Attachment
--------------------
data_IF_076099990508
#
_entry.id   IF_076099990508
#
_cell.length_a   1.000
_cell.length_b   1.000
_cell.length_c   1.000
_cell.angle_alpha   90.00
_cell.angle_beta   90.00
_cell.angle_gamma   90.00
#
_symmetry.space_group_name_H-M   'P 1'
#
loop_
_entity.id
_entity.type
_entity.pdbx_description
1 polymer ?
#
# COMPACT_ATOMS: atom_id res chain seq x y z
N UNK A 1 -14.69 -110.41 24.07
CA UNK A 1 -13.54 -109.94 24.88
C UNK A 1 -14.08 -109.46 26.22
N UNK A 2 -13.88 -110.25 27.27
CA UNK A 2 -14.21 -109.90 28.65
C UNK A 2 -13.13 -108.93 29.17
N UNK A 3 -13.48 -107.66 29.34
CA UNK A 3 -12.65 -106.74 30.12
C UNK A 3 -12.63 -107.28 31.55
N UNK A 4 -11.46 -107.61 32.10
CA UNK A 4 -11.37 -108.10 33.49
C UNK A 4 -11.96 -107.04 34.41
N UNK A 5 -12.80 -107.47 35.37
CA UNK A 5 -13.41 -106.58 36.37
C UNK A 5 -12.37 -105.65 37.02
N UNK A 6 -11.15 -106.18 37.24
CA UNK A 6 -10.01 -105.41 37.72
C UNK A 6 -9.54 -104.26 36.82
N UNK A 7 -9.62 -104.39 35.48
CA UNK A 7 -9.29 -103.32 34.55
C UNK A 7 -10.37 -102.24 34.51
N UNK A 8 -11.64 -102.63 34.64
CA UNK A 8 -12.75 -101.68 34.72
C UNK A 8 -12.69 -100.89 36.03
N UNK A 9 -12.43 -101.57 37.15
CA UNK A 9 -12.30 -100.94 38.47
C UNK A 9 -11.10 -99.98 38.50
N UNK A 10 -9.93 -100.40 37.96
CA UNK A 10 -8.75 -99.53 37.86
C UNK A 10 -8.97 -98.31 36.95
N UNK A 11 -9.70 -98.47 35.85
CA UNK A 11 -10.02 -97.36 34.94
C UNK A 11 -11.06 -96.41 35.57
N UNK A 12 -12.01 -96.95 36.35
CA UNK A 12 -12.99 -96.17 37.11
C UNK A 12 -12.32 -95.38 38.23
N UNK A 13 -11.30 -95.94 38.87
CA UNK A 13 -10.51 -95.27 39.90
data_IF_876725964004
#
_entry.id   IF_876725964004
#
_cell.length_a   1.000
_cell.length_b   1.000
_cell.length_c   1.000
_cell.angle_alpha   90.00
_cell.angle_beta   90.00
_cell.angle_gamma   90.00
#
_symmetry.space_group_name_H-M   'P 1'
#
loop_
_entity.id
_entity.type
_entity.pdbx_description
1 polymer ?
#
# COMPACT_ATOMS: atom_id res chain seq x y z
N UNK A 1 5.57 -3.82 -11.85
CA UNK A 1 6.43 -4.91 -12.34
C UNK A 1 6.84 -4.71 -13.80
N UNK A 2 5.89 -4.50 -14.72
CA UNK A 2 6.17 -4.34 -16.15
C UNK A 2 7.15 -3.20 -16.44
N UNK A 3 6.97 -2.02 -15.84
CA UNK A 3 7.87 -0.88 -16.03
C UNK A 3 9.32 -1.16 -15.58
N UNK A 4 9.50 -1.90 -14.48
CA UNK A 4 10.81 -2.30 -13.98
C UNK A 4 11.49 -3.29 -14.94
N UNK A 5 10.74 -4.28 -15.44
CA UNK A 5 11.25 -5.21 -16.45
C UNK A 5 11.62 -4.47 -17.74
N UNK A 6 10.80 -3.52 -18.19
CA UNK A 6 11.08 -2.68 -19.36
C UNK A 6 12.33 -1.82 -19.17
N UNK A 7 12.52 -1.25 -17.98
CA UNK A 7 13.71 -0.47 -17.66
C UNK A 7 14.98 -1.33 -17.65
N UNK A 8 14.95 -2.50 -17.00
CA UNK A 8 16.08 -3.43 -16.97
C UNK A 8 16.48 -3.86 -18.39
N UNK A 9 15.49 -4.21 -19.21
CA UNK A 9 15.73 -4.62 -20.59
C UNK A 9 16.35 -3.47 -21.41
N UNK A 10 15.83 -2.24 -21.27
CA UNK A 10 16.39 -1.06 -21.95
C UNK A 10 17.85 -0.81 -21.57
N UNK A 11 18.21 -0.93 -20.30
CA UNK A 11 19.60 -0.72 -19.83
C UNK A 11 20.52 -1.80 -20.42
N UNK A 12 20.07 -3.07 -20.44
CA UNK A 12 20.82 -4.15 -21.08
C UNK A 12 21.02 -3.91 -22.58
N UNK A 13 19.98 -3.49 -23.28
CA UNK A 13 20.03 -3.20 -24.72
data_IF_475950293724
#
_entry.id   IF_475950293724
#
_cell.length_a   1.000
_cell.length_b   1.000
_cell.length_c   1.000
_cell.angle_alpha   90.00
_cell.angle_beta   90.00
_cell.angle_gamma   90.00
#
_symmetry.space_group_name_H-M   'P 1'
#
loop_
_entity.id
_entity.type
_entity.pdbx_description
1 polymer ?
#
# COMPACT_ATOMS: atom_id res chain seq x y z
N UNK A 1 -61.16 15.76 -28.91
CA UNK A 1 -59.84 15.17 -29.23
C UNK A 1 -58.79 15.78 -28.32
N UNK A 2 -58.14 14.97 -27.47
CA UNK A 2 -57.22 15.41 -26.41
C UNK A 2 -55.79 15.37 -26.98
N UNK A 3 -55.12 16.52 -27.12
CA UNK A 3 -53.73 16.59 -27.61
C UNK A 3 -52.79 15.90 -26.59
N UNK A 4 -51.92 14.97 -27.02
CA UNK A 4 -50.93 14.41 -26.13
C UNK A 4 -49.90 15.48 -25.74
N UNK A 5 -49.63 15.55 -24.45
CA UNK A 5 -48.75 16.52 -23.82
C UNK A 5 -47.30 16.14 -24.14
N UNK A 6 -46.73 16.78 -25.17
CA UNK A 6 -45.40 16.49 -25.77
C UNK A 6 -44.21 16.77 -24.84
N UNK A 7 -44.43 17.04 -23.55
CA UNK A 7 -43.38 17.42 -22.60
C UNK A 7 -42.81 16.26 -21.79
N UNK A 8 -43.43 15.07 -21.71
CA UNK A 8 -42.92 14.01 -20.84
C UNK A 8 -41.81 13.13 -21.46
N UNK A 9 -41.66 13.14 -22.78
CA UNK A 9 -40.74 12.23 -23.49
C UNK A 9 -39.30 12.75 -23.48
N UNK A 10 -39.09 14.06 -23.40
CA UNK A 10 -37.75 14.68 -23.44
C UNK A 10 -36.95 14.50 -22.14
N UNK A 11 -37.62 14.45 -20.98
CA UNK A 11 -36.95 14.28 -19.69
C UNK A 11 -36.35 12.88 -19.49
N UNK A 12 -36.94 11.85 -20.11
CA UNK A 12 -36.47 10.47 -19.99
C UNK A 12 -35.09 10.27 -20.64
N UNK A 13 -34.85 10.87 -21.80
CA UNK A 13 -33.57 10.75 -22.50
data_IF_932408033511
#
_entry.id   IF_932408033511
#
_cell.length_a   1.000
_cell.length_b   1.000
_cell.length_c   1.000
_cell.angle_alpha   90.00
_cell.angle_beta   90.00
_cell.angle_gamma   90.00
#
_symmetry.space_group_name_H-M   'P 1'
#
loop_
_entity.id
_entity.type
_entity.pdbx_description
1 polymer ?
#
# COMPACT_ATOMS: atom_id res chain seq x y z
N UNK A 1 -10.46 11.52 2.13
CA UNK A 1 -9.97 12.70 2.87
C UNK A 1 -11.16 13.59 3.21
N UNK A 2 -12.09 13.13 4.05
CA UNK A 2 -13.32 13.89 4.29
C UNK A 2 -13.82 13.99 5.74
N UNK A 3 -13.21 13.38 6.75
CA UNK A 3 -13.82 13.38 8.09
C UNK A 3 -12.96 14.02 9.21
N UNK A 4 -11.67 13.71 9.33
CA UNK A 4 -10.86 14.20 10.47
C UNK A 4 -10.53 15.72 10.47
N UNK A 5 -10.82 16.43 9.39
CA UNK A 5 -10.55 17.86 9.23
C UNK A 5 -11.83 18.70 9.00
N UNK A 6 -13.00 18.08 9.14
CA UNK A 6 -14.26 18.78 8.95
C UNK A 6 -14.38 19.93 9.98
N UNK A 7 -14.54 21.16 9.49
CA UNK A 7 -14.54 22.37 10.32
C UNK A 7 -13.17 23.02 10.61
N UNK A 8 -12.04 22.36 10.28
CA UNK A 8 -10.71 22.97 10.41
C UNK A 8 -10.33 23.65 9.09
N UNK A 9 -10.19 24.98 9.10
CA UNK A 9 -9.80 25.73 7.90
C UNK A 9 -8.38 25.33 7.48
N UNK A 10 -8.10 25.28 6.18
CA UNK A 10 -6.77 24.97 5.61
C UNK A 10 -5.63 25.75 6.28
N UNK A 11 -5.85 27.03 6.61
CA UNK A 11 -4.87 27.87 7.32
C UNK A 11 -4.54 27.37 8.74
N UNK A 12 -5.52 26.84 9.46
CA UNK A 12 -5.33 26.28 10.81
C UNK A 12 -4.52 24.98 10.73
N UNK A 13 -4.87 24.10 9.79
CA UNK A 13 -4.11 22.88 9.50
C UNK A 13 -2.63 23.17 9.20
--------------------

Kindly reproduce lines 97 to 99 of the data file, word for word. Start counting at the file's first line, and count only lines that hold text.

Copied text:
N UNK A 7 12.52 -1.25 -17.98
CA UNK A 7 13.71 -0.47 -17.66
C UNK A 7 14.98 -1.33 -17.65